In the good old days, the stated goal was to give patients comprehensive oral hygiene instructions and then motivate them to maintain good oral health throughout treatment and during their entire life. Orthodontists were considered to be in an excellent position to initiate, follow up, and reinforce the learning process. Encouraging patient cooperation was also important in terms of other aspects of orthodontic treatment (eg, wearing headgears and elastics). Getting patients to do things that most normal people would never choose to do on their own was considered an important skill to be learned and then put into practice.
If this argument is to be applied to contemporary practice, hygiene problems should not be dismissed as a matter of patient, parent, or family dentist responsibility. Moreover, the release of responsibility via informed consent should not necessarily be a goal. In reality, every orthodontist and staff member should be involved in the assessment, instruction, motivation, checking, ongoing education, and other aspects of oral home care before, during, and after orthodontic treatment. The opportunity is there to help patients maintain good oral health throughout life. To be fair, the central problem is not really the practitioner but, rather, a lack of education and parental guidance. Still, the practitioner can make a significant difference, unless the issue is ignored.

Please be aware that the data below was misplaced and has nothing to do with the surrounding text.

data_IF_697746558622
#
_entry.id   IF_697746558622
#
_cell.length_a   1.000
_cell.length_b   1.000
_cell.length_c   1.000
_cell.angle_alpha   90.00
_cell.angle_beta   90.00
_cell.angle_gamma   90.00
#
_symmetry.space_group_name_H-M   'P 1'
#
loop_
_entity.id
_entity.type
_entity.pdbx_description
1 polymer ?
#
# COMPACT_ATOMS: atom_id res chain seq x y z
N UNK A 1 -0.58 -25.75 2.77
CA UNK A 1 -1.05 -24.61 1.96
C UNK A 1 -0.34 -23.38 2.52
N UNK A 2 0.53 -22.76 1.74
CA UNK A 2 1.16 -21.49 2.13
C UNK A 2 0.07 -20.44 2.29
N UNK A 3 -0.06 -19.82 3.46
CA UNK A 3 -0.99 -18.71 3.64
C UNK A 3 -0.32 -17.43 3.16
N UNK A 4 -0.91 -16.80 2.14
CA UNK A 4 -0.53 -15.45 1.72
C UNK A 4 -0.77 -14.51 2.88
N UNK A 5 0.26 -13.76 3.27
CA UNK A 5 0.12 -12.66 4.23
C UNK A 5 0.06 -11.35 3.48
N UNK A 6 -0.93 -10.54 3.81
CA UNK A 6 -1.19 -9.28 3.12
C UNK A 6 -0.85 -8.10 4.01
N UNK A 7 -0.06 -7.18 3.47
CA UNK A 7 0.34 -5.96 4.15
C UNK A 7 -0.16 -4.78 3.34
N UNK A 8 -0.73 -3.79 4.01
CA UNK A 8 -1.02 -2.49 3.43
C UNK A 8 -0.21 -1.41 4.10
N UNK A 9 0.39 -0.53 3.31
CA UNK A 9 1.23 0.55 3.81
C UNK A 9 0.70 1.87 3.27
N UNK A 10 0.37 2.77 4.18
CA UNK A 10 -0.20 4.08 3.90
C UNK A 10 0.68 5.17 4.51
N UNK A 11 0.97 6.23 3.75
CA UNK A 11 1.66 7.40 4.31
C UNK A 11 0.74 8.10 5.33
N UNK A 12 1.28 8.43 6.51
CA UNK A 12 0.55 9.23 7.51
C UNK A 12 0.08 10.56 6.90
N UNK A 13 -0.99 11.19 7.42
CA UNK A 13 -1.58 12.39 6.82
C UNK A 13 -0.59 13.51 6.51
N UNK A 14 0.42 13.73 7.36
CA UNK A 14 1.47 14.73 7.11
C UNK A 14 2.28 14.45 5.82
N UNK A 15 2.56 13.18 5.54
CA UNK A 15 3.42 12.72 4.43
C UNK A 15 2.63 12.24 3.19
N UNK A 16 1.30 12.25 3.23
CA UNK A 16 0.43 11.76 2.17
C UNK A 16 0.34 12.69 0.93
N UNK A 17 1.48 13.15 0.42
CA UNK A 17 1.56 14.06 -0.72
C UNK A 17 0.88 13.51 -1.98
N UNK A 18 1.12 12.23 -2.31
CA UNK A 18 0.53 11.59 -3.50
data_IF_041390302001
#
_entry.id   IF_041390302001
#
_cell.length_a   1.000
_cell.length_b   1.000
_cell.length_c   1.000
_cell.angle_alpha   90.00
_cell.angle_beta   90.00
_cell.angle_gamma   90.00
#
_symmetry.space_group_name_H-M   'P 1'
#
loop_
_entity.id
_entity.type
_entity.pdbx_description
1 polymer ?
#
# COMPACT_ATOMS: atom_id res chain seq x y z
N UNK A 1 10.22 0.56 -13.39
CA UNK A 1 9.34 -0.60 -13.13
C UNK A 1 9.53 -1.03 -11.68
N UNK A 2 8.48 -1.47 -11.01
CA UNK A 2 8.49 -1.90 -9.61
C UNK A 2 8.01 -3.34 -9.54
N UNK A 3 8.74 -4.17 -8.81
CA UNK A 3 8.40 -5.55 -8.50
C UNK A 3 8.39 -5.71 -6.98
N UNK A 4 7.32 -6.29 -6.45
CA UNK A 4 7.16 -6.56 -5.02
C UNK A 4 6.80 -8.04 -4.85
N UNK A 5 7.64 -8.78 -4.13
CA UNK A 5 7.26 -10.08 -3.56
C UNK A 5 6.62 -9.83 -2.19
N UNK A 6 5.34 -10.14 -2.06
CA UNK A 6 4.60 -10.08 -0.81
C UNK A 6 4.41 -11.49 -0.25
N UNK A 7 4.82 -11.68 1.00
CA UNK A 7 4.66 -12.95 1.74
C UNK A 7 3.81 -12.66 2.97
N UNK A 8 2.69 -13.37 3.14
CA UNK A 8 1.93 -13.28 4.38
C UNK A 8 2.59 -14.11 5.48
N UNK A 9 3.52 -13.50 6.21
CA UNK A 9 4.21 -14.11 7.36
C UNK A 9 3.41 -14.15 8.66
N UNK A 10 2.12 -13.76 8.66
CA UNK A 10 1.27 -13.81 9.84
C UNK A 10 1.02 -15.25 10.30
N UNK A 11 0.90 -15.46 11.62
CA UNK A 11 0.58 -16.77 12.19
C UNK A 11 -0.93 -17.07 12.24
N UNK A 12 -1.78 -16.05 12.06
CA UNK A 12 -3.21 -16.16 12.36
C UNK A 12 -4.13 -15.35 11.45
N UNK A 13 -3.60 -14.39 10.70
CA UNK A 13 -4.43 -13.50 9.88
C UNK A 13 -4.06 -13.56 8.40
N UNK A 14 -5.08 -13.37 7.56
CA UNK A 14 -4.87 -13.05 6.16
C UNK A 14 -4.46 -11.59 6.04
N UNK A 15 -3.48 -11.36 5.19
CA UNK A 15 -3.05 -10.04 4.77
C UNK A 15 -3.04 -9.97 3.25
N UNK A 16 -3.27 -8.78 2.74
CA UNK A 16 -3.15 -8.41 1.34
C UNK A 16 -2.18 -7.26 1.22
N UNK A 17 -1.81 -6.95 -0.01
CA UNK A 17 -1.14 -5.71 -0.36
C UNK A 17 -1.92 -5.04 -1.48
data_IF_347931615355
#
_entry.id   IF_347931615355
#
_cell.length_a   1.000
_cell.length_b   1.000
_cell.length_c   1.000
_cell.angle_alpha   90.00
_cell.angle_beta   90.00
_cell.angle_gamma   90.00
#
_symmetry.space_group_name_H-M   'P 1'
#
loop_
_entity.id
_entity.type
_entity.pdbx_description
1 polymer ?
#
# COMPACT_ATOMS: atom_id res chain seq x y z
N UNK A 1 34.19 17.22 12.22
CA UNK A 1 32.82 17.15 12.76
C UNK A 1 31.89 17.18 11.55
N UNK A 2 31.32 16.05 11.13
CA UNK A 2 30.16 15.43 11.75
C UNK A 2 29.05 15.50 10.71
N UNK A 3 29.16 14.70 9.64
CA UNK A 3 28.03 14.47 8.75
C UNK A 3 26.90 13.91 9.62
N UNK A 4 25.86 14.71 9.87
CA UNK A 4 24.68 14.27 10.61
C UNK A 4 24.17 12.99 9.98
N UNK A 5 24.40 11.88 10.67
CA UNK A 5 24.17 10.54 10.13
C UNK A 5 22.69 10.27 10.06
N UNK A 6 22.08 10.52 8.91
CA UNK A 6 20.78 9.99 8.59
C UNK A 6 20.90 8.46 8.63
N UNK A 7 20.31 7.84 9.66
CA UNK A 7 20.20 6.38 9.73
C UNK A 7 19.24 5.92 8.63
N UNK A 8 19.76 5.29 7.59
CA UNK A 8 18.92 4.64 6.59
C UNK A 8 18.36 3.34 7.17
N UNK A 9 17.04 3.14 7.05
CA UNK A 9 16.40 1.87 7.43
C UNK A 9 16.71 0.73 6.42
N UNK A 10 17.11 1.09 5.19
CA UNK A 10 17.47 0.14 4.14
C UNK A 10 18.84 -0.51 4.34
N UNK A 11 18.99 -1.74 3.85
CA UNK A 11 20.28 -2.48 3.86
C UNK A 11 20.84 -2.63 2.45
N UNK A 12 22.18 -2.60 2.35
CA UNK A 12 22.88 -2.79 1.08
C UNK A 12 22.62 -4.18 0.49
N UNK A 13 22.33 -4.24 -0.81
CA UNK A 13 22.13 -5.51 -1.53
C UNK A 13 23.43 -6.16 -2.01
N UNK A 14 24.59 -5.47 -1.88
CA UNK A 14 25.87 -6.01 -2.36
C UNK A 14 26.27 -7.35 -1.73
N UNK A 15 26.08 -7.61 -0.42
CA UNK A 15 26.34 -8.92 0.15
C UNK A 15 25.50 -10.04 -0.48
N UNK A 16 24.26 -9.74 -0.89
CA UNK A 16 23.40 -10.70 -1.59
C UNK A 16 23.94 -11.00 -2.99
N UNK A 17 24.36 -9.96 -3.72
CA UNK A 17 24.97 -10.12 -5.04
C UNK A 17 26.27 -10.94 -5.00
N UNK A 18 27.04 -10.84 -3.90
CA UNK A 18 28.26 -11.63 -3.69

This need is particularly acute if the patients come from disadvantaged backgrounds. Those so affected are more prone to having an improper diet (high-sugar drinks and foods) and lack basic oral hygiene information. We can put all the coatings on the teeth that we think will help, but it won’t make any real difference in the end if diet and home care are not improved.
So what is it to be when it comes to oral hygiene? Offense or defense? Embrace the practices of the good old days or those of today? The simple answer is “both” to both questions. Take what is good and what works and use it. Furthermore, since the incidence of WSLs is estimated to range from 30% to 70% during orthodontic treatment, it appears that there are approaches to this issue that need improvement as well as protocols that could be modeled for success.
So what is your protocol for oral hygiene? Do you have one? Do you need one? Curiously, the American Association of Orthodontists Clinical Practice Guidelines are silent on this issue, even though every orthodontist must deal with the problem of poor oral hygiene. Fortunately, there are examples of protocols in the literature that are based on the best evidence available. As an example, the protocol developed by Heymann and Grauer in 2013 seems suitable for the contemporary practice of orthodontics because it borrows from the past and recognizes the technology of the present. At the very least, slow down and think about the issue, because it affects your patients and your practice… and the satisfaction that you derive as an orthodontist.
The doctor must be able to tell the antecedents, know the present, and foretell the future—must mediate these things, and have two special objects in view with regard to disease, namely, to do good or to do no harm. The art consists in three things—the disease, the patient, and the doctor. The doctor is the servant of the art, and the patient must combat the disease along with the doctor.